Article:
My dear friend playfully refers to the obvious moments of self-awareness as “duh, jerk” moments—and the scientific fact that we need sleep for peak performance certainly qualifies as a “duh, jerk.” The CDC has shown that we need sleep for cognitive sharpness and that we’re chronically sleep-deprived. And while it’s annoying if one of our kids or a tossing and turning partner has denied us some shuteye, it can also be life-threatening.
Getting Good Sleep Starts with Habits in the Day
So what’s to be done? Habits like exercising on a regular basis and avoiding caffeine in the afternoon or alcohol in the evening are clearly good starts. Adding mindfulness throughout the day can also help mitigate the stress accrued.
Making a Top-shelf Sleepytime Routine
Create a sleepytime routine to cue your mind that it’s time to go into airplane mode. Maybe have a small cup of herbal tea an hour or two before bed and save the super intense Netflix series for the weekend. Do some light stretching and meditation as part of preparing for sleep.
Making Bed an Optimal Sleep Zone
Aim for a quiet, dark space for rest by kicking your laptop and phones out of the bedroom and buying an old school alarm clock. Up your mattress and blanket game: breakthroughs in weighted blankets, essential oil diffusers, and various material types for pillows, all mean that we have options for creating optimal sleep conditions. Listen to a guided meditation or body scan, or engage the relaxation response with extended exhales. If you inhale for 3 seconds, exhale for 5. Repeat for a few rounds.
Making Friends with Middle Sleep
Research has started to compile that the notion of a solid, uninterrupted 8 hours might be a byproduct of overzealous industrialists. And yet, that middle of the night waking has become the new place for us to judge ourselves.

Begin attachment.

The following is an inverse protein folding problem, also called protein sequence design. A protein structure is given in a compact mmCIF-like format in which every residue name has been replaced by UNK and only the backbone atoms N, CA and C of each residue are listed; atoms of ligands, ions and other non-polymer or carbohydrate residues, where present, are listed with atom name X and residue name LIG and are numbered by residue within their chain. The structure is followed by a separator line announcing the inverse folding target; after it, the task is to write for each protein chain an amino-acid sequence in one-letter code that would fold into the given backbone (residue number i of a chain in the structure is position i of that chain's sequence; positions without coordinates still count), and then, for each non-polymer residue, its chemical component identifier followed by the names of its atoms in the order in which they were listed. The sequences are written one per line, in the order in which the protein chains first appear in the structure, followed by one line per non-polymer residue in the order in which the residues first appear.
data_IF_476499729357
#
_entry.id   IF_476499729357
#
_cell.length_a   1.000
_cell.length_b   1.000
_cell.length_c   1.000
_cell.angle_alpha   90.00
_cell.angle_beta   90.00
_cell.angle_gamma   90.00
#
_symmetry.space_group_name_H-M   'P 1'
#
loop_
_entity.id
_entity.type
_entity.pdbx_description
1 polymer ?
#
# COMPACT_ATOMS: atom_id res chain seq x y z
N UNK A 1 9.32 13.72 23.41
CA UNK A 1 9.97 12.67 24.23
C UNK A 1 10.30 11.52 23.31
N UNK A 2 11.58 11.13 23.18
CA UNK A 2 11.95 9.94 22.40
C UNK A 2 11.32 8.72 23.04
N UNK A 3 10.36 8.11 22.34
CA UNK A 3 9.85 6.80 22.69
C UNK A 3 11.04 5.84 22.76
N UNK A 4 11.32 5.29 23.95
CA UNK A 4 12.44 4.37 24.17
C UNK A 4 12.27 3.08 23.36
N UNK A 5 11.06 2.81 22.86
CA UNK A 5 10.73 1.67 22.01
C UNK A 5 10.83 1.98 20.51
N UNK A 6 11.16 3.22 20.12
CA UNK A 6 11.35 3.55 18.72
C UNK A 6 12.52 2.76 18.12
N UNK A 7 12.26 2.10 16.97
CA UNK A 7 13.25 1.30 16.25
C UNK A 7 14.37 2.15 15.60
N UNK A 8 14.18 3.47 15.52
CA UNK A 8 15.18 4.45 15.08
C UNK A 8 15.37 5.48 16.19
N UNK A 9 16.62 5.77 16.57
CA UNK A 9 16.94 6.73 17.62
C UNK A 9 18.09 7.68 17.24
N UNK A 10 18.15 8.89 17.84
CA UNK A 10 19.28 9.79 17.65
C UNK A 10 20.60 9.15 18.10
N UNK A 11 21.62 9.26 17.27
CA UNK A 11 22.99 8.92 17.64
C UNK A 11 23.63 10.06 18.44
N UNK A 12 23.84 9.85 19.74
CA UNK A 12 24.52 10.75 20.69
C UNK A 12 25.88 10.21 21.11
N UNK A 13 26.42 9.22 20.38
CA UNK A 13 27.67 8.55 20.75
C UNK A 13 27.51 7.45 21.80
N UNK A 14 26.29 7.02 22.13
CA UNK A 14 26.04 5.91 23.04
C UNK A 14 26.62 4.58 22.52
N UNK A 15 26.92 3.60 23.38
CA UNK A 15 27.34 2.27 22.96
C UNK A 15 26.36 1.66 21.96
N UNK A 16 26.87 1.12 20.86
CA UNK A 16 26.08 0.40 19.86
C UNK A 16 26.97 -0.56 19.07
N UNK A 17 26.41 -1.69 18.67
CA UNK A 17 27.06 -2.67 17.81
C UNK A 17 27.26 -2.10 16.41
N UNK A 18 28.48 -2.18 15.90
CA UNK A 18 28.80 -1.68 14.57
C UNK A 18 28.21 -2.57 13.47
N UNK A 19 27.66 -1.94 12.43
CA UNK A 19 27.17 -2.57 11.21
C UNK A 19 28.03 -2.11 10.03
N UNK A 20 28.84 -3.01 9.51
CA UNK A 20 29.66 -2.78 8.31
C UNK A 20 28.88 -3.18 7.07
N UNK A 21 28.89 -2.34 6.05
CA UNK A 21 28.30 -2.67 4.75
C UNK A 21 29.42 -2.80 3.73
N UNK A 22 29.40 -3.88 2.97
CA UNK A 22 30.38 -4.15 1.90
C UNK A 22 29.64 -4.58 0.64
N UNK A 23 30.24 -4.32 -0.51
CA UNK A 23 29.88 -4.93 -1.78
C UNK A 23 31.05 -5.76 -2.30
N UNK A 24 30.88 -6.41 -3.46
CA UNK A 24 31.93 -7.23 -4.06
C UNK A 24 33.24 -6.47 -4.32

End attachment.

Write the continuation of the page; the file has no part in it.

If you wake up in the middle of the night, have a journal or some boring reading material next to your bed.
Do another body scan starting from your feet up. Allow for thoughts to be present but return to the sensation in the body. Often we wake up because we’re worried, anxious, excited, or otherwise need to acknowledge some pent up stress.
If you’re up for awhile, get up. It sounds counterintuitive, but tossing and turning can prove frustrating and counterproductive. If a few body scans and some light reading in bed doesn’t cut it, get up and sit somewhere quiet. Avoid the urge to jump into your phone or laptop to “get a start” on the day. Johns Hopkins offers some further tips.
Recovering from a Wrecked Wake Up
When you’ve had a bad night’s sleep, beware of extra caffeine or cookies consumed later to compensate. It’s tempting to power through, but remember that the energy comes from your reserves, so you’ll head for a hard crash without care.
Try to eat well and fuel up on protein, whole grains, and veggies. Let people know as best you can if you’re operating at a deficit. Sleep deprivation isn’t just inconvenient — it can be dangerous. Get support and be honest as best you can — your coworkers, clients, and business are all at stake.